The International Archives of the Photogrammetry, Remote Sensing and Spatial Information Sciences
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Articles | Volume XLII-2/W18
Int. Arch. Photogramm. Remote Sens. Spatial Inf. Sci., XLII-2/W18, 91–97, 2019
https://doi.org/10.5194/isprs-archives-XLII-2-W18-91-2019
Int. Arch. Photogramm. Remote Sens. Spatial Inf. Sci., XLII-2/W18, 91–97, 2019
https://doi.org/10.5194/isprs-archives-XLII-2-W18-91-2019

  29 Nov 2019

29 Nov 2019

SINGLE PHOTON LIDAR IN MOBILE LASER SCANNING: THE SAMPLING RATE PROBLEM AND INITIAL SOLUTIONS VIA SPATIAL CORRELATIONS

V. V. Lehtola1, H. Hyyti2, P. Keränen3, and J. Kostamovaara3 V. V. Lehtola et al.
  • 1Department of Earth Observation Science, ITC faculty, University of Twente, Enschede, the Netherlands
  • 2Finnish Geospatial Research Institute (FGI), National Land Survey of Finland
  • 3Circuits and Systems Research Unit, Faculty of Information Technology and Electrical Engineering, University of Oulu, 90014 Oulu, Finland

Keywords: single photon lidar, mobile laser scanning, spatial correlations, detection, ranging, algorithm, outlier, noise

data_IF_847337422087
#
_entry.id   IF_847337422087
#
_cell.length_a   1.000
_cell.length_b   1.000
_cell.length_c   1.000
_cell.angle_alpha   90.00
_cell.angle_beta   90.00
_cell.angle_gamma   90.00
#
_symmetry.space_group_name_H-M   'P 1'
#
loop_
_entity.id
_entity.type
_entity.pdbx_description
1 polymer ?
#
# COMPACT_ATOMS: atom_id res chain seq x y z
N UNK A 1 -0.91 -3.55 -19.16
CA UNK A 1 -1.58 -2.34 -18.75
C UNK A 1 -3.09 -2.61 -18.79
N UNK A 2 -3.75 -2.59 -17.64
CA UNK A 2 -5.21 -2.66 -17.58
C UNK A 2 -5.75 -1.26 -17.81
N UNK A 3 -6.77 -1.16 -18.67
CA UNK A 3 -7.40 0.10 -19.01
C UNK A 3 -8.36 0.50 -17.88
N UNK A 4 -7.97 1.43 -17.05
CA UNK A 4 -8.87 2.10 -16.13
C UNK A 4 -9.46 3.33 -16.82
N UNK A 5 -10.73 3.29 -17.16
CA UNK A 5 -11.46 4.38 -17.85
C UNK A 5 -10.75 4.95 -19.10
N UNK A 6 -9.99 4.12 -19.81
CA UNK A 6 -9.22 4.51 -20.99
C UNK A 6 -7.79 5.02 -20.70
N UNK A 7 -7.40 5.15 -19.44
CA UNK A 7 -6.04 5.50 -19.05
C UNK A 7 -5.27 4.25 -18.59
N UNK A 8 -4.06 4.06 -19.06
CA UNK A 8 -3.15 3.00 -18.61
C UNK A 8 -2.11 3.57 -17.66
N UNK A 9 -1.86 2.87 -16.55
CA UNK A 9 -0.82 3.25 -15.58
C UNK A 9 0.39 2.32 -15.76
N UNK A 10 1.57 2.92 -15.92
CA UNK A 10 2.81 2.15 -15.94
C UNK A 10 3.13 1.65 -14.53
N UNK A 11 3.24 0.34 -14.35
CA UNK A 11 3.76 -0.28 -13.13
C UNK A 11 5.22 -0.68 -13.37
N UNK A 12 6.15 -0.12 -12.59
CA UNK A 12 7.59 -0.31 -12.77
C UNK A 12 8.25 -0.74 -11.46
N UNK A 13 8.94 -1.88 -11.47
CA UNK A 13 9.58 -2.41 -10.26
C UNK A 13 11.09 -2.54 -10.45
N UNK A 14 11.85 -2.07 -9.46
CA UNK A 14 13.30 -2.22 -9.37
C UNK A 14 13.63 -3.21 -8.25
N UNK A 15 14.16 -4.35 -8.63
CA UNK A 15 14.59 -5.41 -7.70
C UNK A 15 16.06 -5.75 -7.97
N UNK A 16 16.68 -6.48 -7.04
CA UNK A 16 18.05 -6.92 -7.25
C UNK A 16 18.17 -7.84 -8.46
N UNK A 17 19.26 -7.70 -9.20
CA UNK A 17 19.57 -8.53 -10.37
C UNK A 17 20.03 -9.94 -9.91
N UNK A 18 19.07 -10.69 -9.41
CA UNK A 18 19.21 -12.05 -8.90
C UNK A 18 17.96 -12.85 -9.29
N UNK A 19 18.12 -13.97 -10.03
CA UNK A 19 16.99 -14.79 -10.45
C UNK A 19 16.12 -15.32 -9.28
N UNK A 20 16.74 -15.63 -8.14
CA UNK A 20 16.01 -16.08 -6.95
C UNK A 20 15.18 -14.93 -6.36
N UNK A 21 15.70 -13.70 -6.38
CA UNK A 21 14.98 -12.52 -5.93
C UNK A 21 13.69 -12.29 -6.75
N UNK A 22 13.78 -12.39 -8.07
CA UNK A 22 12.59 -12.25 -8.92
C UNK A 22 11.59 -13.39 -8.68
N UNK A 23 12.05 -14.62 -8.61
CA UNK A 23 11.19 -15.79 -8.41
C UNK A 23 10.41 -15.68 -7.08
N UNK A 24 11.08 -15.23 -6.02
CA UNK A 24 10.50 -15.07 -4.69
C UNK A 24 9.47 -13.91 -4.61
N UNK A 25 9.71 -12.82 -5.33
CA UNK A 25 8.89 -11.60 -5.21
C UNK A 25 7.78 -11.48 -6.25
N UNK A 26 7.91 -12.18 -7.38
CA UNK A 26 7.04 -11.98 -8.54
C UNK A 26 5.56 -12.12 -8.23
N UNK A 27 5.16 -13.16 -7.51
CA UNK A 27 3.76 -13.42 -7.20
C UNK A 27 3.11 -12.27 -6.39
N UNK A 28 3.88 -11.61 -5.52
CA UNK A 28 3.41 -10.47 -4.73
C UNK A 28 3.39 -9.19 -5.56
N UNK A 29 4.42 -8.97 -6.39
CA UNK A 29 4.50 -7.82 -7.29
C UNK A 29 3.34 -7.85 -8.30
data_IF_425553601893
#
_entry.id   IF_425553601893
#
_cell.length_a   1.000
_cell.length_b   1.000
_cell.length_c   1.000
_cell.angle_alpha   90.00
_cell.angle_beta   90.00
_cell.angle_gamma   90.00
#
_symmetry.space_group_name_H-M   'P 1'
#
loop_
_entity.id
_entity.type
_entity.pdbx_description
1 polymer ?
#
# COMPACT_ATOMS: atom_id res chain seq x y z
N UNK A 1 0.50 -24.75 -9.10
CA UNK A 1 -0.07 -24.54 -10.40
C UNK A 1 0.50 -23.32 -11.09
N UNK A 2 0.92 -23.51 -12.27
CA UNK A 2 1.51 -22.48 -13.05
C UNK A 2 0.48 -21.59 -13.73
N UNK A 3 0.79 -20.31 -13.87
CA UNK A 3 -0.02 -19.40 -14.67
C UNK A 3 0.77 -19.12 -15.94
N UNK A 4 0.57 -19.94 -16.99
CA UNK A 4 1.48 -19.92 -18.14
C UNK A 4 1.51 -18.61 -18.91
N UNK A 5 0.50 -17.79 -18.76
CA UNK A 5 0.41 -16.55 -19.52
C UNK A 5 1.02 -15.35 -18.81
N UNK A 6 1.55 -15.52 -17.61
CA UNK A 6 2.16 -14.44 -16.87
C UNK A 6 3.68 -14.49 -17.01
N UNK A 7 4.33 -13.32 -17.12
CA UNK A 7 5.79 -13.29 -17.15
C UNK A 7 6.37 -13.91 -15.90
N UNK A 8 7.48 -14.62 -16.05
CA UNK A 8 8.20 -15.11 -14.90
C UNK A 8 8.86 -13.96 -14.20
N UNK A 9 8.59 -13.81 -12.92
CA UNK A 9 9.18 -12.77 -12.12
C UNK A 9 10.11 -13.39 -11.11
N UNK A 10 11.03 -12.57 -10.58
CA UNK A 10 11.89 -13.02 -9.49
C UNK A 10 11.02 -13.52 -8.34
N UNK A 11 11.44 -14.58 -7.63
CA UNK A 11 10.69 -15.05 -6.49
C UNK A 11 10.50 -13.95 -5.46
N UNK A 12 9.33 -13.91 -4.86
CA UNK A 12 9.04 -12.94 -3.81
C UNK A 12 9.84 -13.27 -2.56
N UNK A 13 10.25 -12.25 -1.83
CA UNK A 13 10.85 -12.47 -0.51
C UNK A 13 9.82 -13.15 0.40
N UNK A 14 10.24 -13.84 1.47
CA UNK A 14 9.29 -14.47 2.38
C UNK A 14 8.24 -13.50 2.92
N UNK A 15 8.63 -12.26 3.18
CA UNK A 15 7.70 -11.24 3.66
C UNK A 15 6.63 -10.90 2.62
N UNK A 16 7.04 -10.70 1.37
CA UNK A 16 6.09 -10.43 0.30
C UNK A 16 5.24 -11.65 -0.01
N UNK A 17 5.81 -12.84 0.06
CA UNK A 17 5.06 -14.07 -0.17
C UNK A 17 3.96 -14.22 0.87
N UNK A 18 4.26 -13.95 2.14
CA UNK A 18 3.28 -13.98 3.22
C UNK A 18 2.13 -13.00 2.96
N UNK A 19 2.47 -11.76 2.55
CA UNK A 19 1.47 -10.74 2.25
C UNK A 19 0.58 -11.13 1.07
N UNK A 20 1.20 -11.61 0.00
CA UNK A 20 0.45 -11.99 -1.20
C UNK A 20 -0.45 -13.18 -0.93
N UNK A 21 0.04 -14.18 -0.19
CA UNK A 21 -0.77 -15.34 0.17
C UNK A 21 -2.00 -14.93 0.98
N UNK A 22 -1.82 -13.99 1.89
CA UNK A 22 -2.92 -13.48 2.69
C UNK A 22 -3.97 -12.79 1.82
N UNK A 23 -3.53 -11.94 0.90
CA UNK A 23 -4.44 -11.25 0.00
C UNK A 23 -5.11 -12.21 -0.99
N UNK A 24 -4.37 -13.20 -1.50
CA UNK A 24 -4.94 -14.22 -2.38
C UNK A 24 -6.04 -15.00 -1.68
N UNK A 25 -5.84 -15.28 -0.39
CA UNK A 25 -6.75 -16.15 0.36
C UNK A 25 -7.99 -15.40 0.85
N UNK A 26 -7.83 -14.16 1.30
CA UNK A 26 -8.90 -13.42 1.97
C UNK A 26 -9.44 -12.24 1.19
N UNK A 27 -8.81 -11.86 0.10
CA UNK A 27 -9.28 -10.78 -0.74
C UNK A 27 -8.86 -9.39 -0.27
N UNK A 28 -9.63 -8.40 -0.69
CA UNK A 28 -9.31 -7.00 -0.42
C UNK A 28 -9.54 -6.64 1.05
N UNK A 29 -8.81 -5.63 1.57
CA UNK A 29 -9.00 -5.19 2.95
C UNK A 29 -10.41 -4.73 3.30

Abstract. Single photon lidars (in solid state form) offer several benefits over pulsed lidars, such as independence of micro-mechanical moving parts or rotating joints, lower power consumption, faster acquisition rate, and reduced size. When mass produced, they will be cheaper and smaller and thus very attractive for mobile laser scanning applications. However, as these lidars operate by receiving single photons, they are very susceptible to background illumination such as sunlight. In other words, the observations contain a significant amount of noise, or to be specific, outliers. This causes trouble for measurements done in motion, as the sampling rate (i.e. the measurement frequency) should be low and high at the same time. It should be low enough so that target detection is robust, meaning that the targets can be distinguished from the single-photon avalanche diode (SPAD) triggings caused by the background photons. On the other hand, the sampling rate should be high enough to allow for measurements to be done from motion. Quick sampling reduces the probability that a sample gathered during motion would contain data from more than a single target at a specific range. Here, we study the exploitation of spatial correlations that exist between the observations as a mean to overcome this sampling rate paradox. We propose computational methods for short and long range. Our results indicate that the spatial correlations do indeed allow for faster and more robust sampling of measurements, which makes single photon lidars more attractive in (daylight) mobile laser scanning.